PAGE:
Example 6 - radiation pressure

This example shows a simple example for a Finesse simulation of radiation pressure causing a mirror to move.

The optical configuration


The optical layout is very simple, with a laser beam being reflected by a single mirror. The interesting aspects of this setup are hidden in the details: The laser beam includes an amplitude modulation ‘signal’ whose frequency we can tune; secondly, the mirror is suspended on a Pendulum. A MotionDetector is then used to plot the transfer function from laser amplitude fluctuations to the mirror’s longitudinal motion.

The Finesse model

import finesse

kat = finesse.Model()
    # Optical setup: laser, space and mirror:
    l l1 P=1
    s s1 l1.p1 m1.p1
    m m1 R=1 T=0

    # Define a pendulum for our mirror, with a z-motion resonance at 10Hz
    # and Q factor of 1000
    pendulum sus1 m1.mech mass=1 fz=10 Qz=1000

    # Measure the mirror's longitudinal motion
    xd m1_z m1.mech.z

    # Set a signal frequency to activate the signal simulation
    # (needed for radiation pressure effects to be observed)

    # Generate amplitude modulation at the laser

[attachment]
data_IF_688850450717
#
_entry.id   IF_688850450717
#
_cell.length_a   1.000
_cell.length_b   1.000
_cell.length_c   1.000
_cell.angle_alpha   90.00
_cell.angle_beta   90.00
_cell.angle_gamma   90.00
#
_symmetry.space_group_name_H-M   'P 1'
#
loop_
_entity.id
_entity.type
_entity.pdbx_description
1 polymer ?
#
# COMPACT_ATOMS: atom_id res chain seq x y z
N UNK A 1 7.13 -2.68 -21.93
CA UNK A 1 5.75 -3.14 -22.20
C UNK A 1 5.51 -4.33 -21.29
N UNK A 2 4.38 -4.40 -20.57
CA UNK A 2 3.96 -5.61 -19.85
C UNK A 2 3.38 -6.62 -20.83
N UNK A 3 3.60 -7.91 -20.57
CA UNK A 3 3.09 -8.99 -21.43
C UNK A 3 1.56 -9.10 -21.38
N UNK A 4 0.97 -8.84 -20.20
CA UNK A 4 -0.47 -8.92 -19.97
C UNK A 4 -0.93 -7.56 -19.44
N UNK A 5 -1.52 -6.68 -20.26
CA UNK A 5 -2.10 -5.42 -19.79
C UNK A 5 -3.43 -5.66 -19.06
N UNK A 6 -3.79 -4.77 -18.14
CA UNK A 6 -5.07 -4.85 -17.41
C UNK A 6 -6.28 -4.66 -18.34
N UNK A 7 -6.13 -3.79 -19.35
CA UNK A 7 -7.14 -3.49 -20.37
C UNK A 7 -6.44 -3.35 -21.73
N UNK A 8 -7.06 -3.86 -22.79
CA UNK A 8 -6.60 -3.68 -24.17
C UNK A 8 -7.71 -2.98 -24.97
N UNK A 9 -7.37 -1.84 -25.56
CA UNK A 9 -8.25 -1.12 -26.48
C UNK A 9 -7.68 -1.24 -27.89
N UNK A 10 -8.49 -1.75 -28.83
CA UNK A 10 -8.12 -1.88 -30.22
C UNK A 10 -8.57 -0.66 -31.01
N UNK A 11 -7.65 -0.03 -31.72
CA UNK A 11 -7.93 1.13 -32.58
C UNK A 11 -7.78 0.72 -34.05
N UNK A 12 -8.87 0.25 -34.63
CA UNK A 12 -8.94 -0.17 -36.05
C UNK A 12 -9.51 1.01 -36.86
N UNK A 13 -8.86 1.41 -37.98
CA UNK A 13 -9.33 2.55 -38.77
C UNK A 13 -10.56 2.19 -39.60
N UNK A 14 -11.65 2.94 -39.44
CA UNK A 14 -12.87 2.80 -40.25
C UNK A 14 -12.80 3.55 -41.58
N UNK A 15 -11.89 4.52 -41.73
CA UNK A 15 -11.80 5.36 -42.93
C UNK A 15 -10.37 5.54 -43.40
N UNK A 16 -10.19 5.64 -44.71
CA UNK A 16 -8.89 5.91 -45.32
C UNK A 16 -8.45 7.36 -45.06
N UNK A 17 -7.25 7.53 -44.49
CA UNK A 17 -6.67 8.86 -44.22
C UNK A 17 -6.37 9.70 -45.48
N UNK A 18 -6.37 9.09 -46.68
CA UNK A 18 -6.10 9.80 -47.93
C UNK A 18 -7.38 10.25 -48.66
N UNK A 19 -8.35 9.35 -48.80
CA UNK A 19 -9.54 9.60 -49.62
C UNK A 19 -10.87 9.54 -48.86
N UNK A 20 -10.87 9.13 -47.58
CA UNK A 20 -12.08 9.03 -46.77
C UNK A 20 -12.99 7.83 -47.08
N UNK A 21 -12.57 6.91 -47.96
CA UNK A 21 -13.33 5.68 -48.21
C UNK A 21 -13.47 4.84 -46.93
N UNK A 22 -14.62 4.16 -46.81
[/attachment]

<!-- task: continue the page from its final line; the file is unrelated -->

sgen sig l1.amp

    # Sweep the frequency of the amplitude modulation
    xaxis(fsig.f, log, 1, 100, 400)

The are also two new commands in this script. fsig sets the “signal frequency” of the model; this is the frequency at which effects such as field amplitude or mirror oscillations are modeled. It is set to 1 Hz, as the frequency will be swept by the xaxis anyway. Next, the sgen command is used to inject a signal at the model’s signal frequency into the Laser’s amp port, which causes a small amplitude modulation to be generated.

Output plots

out = kat.run()

Upon reflection by the mirror the photons reverse their momentum. This momentum transfer gives rise to a force on the mirror, the so-called ‘radiation-pressure force’. Finesse assumes a steady state of the optical system, which in this case means that we assume the static radiation-pressure force to be compensated by another static force, for example via active control or through gravity. The amplitude modulation signal on the laser light, however, creates a modulation of the force which we can model and measure in a steady state. The mechanical transfer function of the mirror determines how the longitudinal force (as a function of frequency) translates into motion. Thus the xd detector here essentially probes the shape of this transfer function, a single pole at 10 Hz with a Q factor of 1000.

See also

For further reading, [16] gives a brief but fairly detailed introduction to radiation pressure effects in the context of gravitational wave detectors.